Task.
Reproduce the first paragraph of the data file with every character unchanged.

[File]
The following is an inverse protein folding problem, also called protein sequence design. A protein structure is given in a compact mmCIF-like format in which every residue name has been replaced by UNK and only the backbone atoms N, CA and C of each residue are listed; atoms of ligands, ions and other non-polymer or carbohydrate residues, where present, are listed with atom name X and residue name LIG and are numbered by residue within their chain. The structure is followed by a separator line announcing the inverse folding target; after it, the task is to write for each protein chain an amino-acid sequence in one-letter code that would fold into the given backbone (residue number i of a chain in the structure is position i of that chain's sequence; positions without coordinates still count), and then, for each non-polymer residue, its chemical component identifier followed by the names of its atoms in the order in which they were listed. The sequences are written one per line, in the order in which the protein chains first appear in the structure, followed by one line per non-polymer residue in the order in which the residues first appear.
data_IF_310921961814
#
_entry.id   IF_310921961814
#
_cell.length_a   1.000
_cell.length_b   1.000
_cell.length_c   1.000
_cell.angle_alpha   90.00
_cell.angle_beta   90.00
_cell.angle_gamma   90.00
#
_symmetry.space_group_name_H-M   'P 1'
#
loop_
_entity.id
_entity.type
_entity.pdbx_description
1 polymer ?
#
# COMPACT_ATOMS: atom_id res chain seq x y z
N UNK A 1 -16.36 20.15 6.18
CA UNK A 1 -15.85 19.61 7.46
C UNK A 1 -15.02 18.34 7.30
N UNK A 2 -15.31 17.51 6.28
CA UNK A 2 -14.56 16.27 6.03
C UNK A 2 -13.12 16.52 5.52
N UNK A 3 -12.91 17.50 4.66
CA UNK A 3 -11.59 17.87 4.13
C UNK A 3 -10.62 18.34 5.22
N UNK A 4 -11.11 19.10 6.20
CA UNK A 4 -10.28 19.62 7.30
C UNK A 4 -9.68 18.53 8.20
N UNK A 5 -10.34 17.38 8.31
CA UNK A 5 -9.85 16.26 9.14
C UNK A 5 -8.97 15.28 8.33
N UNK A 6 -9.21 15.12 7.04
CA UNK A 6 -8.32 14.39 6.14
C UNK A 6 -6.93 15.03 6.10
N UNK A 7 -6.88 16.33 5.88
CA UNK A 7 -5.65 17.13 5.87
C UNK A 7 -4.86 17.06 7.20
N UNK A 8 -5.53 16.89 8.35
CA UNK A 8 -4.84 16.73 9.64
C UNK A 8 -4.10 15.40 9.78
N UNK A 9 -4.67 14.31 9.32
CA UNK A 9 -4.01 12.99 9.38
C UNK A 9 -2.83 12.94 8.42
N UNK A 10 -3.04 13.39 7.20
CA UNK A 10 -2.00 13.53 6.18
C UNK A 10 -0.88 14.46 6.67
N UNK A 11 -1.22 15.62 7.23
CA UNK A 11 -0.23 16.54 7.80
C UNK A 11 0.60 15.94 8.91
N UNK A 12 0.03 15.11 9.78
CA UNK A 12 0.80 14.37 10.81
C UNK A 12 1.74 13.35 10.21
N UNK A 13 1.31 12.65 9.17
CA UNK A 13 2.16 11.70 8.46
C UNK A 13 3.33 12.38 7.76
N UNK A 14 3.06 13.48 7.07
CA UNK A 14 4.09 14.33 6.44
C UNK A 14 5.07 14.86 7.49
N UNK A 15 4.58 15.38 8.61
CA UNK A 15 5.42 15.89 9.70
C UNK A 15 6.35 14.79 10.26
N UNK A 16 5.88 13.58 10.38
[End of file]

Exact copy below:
The following is an inverse protein folding problem, also called protein sequence design. A protein structure is given in a compact mmCIF-like format in which every residue name has been replaced by UNK and only the backbone atoms N, CA and C of each residue are listed; atoms of ligands, ions and other non-polymer or carbohydrate residues, where present, are listed with atom name X and residue name LIG and are numbered by residue within their chain. The structure is followed by a separator line announcing the inverse folding target; after it, the task is to write for each protein chain an amino-acid sequence in one-letter code that would fold into the given backbone (residue number i of a chain in the structure is position i of that chain's sequence; positions without coordinates still count), and then, for each non-polymer residue, its chemical component identifier followed by the names of its atoms in the order in which they were listed. The sequences are written one per line, in the order in which the protein chains first appear in the structure, followed by one line per non-polymer residue in the order in which the residues first appear.